According to a report by the cannabis Safety Institute, an organization run by “scientists, doctors, and regulatory experts committed to providing the rigorous scientific data and expertise necessary to ensure the safety of the legal cannabis industry,” “Living cannabis plants do not support high levels of bacterial growth, and pathogenic bacteria are unlikely to be associated with living cannabis plants.” However, the same report also pointed out that “Pathogenic bacteria that are extremely resistant to drying could potentially live on cannabis, and be transferred to humans or to other items and then to humans.”
According to the report, only one common bacterium meets this description, but it’s a nasty one: Salmonella. Infection by inhaling Salmonella bacteria can cause severe fevers and fatigue symptoms that can remit and relapse on an ongoing basis. Diagnosis can be quite difficult, and treatment prolonged.
Salmonella infections were first linked to marijuana in 1982, when the New York Times published an article stating, “Not only did marijuana smokers get the infection, but also children and other people who lived with them. When they tested the marijuana, the researchers found it had been contaminated by manure, possibly used to adulterate the marijuana.”
Other cannabis pathogens of concern include:
Aspergillus – Aspergillus is a type of mold that exists in indoor and outdoor environments. Exposure to Aspergillus can cause severe lung infections, infections of other organs, and/or serious allergic reactions. Aspergillus can grow on many types of plants, including cannabis. According to a 2011 study published in the Mediterranean Journal of Hematology and Infectious Diseases, “A small number of cases of various forms of aspergillosis” – an infection caused by Aspergillus – “have been associated with marijuana smoking.”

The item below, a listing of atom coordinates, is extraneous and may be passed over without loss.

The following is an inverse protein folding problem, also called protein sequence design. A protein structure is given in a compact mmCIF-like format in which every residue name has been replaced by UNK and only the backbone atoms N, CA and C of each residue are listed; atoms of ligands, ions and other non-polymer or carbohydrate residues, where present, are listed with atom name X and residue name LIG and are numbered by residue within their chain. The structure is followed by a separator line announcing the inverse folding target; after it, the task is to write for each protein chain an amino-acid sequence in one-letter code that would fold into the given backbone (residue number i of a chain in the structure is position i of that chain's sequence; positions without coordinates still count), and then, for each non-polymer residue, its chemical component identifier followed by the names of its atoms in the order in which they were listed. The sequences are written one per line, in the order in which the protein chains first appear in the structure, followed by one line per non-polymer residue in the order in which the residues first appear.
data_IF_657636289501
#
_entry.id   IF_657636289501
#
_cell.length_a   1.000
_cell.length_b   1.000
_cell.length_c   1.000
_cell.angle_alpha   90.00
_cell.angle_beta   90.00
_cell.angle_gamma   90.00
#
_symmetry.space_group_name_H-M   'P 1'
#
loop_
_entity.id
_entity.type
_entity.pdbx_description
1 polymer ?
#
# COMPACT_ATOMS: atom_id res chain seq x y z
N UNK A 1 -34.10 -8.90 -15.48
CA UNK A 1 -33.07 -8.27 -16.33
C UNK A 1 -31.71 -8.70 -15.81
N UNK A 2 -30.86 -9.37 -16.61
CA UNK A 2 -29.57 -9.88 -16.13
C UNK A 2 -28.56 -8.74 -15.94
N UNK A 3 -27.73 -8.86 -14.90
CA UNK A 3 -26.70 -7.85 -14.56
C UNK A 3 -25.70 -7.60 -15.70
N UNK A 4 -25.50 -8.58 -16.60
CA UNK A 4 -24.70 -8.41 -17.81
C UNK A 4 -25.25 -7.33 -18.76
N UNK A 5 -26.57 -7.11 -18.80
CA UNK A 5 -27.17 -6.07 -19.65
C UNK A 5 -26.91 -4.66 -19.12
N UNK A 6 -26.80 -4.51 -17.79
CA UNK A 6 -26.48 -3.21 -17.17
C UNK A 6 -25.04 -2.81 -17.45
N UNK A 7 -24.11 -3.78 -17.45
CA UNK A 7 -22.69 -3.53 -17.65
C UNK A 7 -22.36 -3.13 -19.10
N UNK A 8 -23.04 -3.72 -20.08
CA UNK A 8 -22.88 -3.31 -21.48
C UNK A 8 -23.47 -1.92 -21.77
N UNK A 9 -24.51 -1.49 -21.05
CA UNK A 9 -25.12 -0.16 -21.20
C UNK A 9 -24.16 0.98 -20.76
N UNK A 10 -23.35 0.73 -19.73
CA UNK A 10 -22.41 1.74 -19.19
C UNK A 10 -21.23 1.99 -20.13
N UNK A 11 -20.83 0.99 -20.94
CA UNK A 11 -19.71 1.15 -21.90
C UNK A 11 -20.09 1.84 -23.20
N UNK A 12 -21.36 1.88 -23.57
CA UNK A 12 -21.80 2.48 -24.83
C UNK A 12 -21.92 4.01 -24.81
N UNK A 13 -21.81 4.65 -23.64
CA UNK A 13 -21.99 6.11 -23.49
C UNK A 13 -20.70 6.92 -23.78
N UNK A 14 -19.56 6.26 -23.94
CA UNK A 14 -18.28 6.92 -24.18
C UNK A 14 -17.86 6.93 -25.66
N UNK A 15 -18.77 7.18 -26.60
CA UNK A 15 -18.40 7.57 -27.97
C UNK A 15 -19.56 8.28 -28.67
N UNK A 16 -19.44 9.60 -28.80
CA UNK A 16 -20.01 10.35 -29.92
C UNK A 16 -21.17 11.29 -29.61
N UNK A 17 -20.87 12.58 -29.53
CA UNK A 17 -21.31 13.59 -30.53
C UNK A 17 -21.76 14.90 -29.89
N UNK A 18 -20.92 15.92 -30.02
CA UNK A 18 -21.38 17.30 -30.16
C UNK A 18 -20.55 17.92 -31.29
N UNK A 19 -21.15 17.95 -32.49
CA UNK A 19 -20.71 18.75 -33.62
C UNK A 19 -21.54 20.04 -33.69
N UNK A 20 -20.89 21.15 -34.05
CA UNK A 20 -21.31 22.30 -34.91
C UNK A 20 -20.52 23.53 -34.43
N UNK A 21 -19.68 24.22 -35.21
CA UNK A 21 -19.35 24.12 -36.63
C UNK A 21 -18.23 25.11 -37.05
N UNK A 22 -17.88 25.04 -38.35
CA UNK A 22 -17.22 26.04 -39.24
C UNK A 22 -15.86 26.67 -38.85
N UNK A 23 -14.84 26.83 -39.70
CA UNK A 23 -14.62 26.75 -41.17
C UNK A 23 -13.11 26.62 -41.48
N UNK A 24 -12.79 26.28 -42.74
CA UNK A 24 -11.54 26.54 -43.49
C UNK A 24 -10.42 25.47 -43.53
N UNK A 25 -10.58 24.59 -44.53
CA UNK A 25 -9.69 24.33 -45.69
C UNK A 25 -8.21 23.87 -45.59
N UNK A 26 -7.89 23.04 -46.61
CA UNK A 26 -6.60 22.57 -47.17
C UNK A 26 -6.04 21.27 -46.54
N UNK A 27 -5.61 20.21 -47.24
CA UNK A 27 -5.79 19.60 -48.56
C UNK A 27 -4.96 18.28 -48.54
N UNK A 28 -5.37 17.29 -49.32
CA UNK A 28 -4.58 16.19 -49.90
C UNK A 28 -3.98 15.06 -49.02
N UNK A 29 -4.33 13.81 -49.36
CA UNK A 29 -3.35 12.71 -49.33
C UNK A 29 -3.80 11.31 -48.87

E. Coli – Escherichia coli, better known as E. Coli, is a group of bacteria, some of which can be quite aggressive. They live in poop, and contaminate things that contact that poop – for example, workers’ hands or manure used as fertilizer. Though typically associated with food and water contamination, cannabis plants can also be contaminated with E. Coli, as researchers at the University of New Haven confirmed in 2013. E. coli can cause many types of infection, and is most often associated with diarrheal illness. Additionally, E. coli lung infections can be quite dangerous.
Spider Mites – Spider mites aren’t actually insects, but members of the Arachnida family, like spiders and scorpions. Less than a millimeter across, these tiny pests cluster on the undersides of leaves, creating an appearance of white or yellow specks on the infested plant. These mites leave feces and shed skins all over the infested plant that can lead to allergic reactions in Cannabis users.
Contaminant #4: Pesticides on Marijuan
Pesticides make commercial agriculture possible, but, like most technologies, they’re a double-edged sword. In October, the state of Oregon recalled two batches of marijuana (“Dr. Jack,” batch number G6J0051-02, and “Marionberry,” batch number G6J0051-01) after testing revealed “high residuals of a pesticide known as spinosad.”